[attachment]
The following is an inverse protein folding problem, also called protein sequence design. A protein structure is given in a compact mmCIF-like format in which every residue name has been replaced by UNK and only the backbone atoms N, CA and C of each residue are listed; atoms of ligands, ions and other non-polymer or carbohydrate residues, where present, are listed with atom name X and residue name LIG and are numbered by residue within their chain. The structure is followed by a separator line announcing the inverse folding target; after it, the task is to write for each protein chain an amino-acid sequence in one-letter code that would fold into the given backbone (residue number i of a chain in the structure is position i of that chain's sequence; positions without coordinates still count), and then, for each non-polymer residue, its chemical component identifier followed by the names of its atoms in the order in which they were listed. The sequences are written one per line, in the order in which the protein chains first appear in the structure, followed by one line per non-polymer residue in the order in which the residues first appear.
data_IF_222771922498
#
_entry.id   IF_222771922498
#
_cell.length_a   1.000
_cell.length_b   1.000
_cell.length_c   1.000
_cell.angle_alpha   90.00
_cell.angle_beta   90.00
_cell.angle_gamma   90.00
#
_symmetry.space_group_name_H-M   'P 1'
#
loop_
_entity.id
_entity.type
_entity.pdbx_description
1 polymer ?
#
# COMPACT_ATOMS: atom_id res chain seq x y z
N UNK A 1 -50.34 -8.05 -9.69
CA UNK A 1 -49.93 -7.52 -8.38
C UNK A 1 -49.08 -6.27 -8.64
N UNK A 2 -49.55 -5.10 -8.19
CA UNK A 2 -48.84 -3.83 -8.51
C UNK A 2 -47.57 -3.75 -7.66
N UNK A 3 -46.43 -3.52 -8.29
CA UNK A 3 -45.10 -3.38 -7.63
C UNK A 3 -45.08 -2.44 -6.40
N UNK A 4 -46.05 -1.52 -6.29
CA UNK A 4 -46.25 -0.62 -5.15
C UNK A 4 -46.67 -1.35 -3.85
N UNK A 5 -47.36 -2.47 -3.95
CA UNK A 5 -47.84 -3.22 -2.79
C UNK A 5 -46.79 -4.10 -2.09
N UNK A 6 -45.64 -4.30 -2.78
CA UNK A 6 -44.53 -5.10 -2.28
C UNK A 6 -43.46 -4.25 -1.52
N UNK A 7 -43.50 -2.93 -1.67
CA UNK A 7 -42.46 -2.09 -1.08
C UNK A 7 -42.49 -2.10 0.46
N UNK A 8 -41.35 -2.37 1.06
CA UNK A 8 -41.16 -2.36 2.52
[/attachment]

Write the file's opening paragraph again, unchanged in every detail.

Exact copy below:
The following is an inverse protein folding problem, also called protein sequence design. A protein structure is given in a compact mmCIF-like format in which every residue name has been replaced by UNK and only the backbone atoms N, CA and C of each residue are listed; atoms of ligands, ions and other non-polymer or carbohydrate residues, where present, are listed with atom name X and residue name LIG and are numbered by residue within their chain. The structure is followed by a separator line announcing the inverse folding target; after it, the task is to write for each protein chain an amino-acid sequence in one-letter code that would fold into the given backbone (residue number i of a chain in the structure is position i of that chain's sequence; positions without coordinates still count), and then, for each non-polymer residue, its chemical component identifier followed by the names of its atoms in the order in which they were listed. The sequences are written one per line, in the order in which the protein chains first appear in the structure, followed by one line per non-polymer residue in the order in which the residues first appear.